RESEARCH in part funded by AMD has found that by using the CPU to pre-fetch data for a GPU performance can be increased by 20 per cent.
Researchers at North Carolina State University (NCSU) claimed to have measured a 20 per cent performance boost by having the CPU fetch data from RAM to feed the GPU in chips that have on-die CPU and GPUs, such as AMD's Fusion processors. The team claims to have set the GPU to do heavy computation while the CPU acted as the controller behind the GPU's raw computing power.
Huiyang Zhou, an associate professor of electrical and computer engineering at NCSU commented that while firms like AMD are putting CPUs and GPUs on the same die, "the CPU cores and GPU cores still work almost exclusively on separate functions. They rarely collaborate to execute any given program, so they aren't as efficient as they could be. That's the issue we're trying to resolve."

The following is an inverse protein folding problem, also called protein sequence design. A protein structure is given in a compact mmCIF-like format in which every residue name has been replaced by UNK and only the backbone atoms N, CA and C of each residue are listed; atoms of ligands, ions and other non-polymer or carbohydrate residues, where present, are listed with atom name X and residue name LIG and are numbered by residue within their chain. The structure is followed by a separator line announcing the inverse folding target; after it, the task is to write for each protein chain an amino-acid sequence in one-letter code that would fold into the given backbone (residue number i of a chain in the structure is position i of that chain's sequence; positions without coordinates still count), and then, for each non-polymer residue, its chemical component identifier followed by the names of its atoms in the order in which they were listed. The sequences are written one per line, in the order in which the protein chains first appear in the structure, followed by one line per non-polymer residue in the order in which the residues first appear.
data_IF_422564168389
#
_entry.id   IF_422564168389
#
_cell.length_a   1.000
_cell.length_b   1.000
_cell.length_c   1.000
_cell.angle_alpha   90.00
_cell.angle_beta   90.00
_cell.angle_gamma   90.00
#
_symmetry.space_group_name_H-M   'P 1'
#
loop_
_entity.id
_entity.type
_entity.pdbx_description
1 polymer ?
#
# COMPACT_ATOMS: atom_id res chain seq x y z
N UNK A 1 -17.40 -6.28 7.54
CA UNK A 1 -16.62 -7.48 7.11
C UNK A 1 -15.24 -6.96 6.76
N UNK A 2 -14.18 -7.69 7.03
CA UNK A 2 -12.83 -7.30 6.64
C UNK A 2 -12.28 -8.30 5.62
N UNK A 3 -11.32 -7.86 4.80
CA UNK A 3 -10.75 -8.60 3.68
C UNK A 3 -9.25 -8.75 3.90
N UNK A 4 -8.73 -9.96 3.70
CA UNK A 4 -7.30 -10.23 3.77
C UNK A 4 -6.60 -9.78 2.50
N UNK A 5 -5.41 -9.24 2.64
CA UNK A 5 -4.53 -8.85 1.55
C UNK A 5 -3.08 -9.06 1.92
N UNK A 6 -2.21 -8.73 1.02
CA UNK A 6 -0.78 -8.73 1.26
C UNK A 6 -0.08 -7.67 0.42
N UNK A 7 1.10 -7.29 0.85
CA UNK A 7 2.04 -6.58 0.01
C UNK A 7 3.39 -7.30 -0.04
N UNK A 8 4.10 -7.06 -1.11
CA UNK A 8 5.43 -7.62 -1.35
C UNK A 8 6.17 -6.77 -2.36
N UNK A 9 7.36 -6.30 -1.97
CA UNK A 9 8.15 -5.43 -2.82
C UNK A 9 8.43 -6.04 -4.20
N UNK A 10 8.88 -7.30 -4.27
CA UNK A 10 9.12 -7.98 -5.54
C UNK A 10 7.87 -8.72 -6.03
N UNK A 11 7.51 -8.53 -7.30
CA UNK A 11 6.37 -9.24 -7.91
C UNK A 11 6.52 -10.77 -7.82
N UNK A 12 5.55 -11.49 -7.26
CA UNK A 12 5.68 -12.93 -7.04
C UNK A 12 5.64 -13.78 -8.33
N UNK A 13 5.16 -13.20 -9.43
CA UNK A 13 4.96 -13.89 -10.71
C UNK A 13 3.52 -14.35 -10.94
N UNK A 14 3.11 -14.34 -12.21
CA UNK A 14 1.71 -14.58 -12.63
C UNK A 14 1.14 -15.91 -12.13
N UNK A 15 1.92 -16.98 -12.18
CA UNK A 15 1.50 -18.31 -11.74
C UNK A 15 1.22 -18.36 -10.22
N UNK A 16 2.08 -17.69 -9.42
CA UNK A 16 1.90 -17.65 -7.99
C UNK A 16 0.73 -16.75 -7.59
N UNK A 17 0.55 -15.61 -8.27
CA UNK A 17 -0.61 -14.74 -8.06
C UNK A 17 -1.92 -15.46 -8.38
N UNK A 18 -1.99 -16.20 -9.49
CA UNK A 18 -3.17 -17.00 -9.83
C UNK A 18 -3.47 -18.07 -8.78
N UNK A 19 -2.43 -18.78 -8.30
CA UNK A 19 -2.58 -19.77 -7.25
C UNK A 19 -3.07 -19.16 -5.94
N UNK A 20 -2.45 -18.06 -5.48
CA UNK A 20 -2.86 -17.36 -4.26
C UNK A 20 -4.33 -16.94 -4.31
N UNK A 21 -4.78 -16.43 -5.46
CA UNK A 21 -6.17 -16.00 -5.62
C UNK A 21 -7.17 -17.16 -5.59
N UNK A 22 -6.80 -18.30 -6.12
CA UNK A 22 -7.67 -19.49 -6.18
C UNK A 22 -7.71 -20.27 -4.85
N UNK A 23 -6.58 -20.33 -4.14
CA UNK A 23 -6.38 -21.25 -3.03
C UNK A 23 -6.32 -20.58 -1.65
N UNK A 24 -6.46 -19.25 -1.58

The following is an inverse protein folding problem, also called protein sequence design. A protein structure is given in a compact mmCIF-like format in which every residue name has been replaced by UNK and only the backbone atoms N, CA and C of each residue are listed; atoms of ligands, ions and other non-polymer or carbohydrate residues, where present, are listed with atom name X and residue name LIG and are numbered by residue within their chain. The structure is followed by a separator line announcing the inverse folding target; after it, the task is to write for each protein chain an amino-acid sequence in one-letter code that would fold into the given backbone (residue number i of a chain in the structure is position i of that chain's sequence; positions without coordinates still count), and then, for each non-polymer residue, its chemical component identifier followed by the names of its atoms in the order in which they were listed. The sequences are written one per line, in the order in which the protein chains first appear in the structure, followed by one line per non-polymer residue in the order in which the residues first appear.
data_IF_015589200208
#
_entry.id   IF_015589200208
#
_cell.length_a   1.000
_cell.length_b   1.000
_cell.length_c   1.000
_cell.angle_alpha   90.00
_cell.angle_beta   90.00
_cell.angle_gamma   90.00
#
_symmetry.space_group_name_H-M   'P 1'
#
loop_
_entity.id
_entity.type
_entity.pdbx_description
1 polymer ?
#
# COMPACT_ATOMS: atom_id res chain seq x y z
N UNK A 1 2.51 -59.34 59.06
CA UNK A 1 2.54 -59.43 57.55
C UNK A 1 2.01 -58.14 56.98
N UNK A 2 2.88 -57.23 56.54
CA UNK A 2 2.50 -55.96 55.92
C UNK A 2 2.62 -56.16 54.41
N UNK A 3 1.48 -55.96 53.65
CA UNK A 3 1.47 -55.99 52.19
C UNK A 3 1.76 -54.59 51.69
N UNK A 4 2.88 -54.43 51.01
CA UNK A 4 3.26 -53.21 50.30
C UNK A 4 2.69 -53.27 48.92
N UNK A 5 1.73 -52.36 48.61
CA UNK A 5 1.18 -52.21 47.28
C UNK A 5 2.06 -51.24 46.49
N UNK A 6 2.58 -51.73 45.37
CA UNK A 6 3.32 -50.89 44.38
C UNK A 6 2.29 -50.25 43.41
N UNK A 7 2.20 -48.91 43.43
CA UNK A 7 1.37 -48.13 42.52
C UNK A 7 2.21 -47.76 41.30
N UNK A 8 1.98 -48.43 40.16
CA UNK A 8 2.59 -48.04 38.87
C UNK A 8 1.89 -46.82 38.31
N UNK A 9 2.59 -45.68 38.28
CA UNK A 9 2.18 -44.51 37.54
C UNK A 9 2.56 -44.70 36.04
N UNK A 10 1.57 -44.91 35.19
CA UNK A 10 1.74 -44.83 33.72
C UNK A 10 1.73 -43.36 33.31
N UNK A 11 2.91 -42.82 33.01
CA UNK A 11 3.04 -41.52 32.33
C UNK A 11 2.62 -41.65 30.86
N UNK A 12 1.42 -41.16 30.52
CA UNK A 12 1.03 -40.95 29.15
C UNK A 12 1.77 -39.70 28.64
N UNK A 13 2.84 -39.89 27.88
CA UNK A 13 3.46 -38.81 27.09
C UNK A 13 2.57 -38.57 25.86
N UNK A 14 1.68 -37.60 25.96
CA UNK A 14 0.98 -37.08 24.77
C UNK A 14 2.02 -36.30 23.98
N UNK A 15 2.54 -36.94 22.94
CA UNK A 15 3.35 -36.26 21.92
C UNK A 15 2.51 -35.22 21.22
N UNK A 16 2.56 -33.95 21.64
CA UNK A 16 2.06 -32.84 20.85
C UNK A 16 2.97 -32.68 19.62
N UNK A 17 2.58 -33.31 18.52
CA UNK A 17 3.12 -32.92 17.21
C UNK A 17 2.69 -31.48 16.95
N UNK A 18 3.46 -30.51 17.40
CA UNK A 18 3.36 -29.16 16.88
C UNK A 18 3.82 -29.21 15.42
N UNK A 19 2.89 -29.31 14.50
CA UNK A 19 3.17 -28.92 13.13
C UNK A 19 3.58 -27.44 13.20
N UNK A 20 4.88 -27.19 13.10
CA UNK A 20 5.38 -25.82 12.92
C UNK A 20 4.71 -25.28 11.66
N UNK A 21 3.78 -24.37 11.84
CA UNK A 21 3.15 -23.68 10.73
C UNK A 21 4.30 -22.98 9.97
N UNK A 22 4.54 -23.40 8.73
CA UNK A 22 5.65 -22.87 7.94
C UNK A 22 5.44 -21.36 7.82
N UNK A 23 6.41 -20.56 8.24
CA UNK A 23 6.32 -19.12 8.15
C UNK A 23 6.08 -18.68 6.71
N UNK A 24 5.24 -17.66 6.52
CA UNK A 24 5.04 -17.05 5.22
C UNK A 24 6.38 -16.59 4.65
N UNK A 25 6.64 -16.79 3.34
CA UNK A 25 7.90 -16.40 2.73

Zhou continued, "Our approach is to allow the GPU cores to execute computational functions, and have CPU cores pre-fetch the data the GPUs will need from off-chip main memory [...] This is more efficient because it allows CPUs and GPUs to do what they are good at. GPUs are good at performing computations. CPUs are good at making decisions and flexible data retrieval."
Although AMD and Nvidia GPGPUs provide considerable compute performance, the challenge is feeding them with enough data from main memory. The idea of using a CPU to feed GPU cores wasn't viable until now, according to Zhou, because CPUs and GPUs were not on the same die.
The research will be presented at the 18th International Symposium on High Performance Computer Architecture on 27 February. µ
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